In other words, at least some of the perceived moral challenges in the military profession probably can be traced to currents in the broader civilian society. Indeed, it is surely deeper than that: They can be traced to the human condition itself. Even the term that is popular to describe one manifestation of the problem with successful leaders, the Bathsheba syndrome, underscores how timeless the challenges are.
Are there any "fixes" to the human condition? Perhaps not fixes, but there are four time-honored approaches.
1. Inner transformation: drawing upon a Higher Power to make a dramatic change in one’s moral trajectory — the stuff of countless "I was lost, but now I am found" testimonies.
2. Accountability: bringing private behavior from out of the shadows and into the antiseptic light of review by others (this is what the 360-degree review is trying to harness).
3. Systems designed to avoid what Catholic teaching calls "occasions to sin," meaning situations that involve undue amounts of temptation — for instance ensuring that superior officers are not alone in a hotel room late at night with potential sex partners from the junior ranks.
4. Systems designed to provide redemption and renewal for individuals who have erred. This last element, which is integral to all religious forms of moral education, may be the most difficult one to apply in a military setting. Without it, however, the military can develop a zero-defect mentality that inhibits the risk-taking that is essential to combat effectiveness.
The military must be wary of cures that are worse than the disease. For instance, it would certainly be an overreaction to the Petraeus scandal to set in motion a promotion system that would prevent leaders like him from reaching the pinnacle of the profession. As disappointing as his ethical choices were, they were not so egregious that they negated all he had accomplished up until that point. Put another way, any promotion system that did not promote a David Petraeus along the way should be considered broken. The military also must be wary of the paradox of monitoring systems: Is a high number of hits a sign that the system is not working, because so many people seem to be getting flagged, or a sign that the system is working, because it is catching and flagging the behavior it is targeting?
Because of the danger of overreaction, whatever the military institution does to grapple with these various professional crises, it would be well-advised to borrow the "reversibility" notion that was embraced in Barack Obama’s strategic guidance issued in January 2012. In that case, the military was tasked with making deep cuts to meet Obama’s budget targets, and the strategy team recognized that every time the United States had tried to do something similar, it had overshot and left the country with inadequate military capability. The Obama team was sure it had not made the same mistake again, but, as a hedge, it pledged this:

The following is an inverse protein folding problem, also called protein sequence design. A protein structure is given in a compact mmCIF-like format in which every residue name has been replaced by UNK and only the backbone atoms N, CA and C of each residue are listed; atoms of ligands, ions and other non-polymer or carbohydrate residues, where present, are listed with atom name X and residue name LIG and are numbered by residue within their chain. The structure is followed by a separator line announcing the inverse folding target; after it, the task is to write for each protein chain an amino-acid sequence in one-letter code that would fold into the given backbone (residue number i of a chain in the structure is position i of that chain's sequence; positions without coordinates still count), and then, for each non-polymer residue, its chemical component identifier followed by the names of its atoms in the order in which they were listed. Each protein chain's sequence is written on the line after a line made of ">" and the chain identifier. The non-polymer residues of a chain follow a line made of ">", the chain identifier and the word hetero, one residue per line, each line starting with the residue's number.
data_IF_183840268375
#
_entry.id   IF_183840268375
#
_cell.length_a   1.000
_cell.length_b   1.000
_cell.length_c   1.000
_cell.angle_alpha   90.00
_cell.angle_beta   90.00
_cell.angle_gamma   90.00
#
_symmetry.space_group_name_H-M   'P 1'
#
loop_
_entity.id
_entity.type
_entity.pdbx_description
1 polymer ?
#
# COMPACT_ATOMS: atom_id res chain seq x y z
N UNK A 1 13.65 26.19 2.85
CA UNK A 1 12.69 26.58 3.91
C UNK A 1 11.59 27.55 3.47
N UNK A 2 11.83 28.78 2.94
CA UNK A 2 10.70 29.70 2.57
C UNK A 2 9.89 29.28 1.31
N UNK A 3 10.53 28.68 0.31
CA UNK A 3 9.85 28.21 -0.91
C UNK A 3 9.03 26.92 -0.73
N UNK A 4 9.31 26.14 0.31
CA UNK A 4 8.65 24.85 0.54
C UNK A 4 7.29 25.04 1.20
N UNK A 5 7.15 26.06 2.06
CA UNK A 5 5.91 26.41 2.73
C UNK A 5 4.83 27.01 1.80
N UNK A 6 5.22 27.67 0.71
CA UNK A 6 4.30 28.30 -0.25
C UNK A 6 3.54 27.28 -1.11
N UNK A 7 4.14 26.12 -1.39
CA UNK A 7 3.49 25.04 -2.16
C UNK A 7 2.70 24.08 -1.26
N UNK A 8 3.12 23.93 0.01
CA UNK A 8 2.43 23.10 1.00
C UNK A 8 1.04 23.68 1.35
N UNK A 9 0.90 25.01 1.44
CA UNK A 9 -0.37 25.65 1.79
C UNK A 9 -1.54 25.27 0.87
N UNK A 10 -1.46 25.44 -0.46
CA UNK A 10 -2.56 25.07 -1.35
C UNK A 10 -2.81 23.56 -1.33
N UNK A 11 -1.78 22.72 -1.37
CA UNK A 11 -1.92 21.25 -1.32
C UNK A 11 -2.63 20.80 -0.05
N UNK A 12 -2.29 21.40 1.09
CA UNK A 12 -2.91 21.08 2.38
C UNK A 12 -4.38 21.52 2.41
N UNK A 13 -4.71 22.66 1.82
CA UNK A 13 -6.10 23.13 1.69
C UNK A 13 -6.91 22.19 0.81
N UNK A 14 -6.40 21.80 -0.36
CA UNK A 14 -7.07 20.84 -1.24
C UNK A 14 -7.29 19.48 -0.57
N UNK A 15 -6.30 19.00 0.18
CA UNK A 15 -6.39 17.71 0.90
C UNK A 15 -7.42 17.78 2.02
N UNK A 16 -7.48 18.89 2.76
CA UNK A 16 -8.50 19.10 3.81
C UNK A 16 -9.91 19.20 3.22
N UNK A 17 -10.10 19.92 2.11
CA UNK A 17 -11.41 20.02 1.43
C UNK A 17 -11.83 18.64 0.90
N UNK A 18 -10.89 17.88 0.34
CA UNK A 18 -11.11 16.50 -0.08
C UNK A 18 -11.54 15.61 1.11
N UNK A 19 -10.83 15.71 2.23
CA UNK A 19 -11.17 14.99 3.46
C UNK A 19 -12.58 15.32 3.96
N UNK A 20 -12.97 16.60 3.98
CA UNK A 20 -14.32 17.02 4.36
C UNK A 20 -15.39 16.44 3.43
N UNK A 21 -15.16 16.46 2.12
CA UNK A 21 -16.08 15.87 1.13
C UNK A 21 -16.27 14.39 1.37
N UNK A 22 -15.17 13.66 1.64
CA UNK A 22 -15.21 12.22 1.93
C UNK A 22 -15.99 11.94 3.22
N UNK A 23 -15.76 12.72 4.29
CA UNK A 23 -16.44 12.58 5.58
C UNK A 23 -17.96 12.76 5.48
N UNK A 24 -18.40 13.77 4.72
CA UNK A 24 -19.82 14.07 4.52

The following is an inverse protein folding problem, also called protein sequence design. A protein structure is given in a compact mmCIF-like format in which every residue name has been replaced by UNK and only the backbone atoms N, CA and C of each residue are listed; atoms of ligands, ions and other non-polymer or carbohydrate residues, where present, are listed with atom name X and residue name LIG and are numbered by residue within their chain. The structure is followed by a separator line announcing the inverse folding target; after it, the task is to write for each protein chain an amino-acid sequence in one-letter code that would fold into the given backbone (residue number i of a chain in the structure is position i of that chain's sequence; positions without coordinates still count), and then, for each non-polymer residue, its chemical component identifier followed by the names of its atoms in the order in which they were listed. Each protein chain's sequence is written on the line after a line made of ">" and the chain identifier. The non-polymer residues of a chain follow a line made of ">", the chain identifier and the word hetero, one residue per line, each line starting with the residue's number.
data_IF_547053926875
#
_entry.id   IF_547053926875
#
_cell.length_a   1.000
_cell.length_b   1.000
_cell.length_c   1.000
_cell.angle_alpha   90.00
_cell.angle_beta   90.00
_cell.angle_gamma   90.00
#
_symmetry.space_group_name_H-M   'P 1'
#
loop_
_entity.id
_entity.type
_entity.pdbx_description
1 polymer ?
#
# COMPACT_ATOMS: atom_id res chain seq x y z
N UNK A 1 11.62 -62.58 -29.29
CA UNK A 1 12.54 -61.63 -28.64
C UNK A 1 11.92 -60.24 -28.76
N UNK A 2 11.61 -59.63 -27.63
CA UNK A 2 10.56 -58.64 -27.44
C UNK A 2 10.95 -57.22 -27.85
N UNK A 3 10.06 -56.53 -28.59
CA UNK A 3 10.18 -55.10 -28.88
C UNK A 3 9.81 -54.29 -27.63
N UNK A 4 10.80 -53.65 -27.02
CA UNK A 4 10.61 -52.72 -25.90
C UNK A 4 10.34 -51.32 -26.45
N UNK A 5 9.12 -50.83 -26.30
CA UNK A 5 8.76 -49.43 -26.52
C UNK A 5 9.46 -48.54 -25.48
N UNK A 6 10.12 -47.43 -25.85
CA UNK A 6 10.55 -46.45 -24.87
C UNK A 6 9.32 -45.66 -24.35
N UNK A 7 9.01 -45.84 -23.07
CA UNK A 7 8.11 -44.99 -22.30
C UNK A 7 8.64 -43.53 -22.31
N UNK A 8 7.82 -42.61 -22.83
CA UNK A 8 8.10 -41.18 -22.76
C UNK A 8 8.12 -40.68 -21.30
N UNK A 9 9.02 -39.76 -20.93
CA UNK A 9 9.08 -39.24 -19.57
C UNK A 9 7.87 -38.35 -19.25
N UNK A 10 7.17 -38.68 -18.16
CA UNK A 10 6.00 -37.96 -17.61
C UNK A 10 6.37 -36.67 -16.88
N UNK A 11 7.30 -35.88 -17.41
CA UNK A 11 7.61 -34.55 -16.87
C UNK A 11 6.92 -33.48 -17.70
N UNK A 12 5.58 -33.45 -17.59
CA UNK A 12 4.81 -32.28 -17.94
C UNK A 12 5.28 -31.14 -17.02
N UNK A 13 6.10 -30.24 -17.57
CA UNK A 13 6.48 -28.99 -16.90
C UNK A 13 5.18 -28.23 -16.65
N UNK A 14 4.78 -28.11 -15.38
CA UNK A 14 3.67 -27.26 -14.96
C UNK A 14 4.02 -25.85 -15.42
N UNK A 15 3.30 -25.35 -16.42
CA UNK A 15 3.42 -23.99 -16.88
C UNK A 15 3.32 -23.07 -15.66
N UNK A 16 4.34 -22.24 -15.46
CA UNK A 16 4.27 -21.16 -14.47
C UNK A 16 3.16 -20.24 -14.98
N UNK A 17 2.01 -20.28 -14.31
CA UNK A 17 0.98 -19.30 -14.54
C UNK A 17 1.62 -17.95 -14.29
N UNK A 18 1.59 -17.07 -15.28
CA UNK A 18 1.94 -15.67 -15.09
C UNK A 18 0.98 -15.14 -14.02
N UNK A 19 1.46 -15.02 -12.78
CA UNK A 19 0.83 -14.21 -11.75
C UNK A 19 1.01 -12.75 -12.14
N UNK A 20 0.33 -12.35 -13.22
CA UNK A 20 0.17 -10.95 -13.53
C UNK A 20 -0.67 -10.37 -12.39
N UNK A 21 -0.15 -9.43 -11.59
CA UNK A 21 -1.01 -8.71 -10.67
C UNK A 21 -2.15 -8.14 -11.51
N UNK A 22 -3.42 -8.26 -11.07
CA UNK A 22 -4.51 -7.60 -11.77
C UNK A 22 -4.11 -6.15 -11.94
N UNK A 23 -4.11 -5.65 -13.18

This includes an accounting of our ability to make a course change that could be driven by many factors, including shocks or evolutions in the strategic, operational, economic, and technological spheres. Accordingly, the concept of "reversibility" — inc
luding the vectors on which we place our industrial base, our people, our active-reserve component balance, our posture, and our partnership emphasis — is a key part of our decision calculus.
That same caution is probably warranted if Congress presses for more dramatic responses beyond the ones already implemented by the Dempsey reforms.
Finally, the senior-most military leaders need to remember two great principles of moral leadership. First, successful leaders create a moral climate in which imperfect humans encourage each other to act morally, rather than depending on creating or selecting morally perfect people. Second, what the senior-most leaders — the general and flag officers and, in particular, the community of four-star officers at the pinnacle of the institution — set up for themselves will be the loudest message of all they can send to the force, far more instructive and compelling than even the most rigorous professional ethics training regimen.
Peter D. Feaver is a professor of political science and public policy at Duke University, where he directs the Program in American Grand Strategy.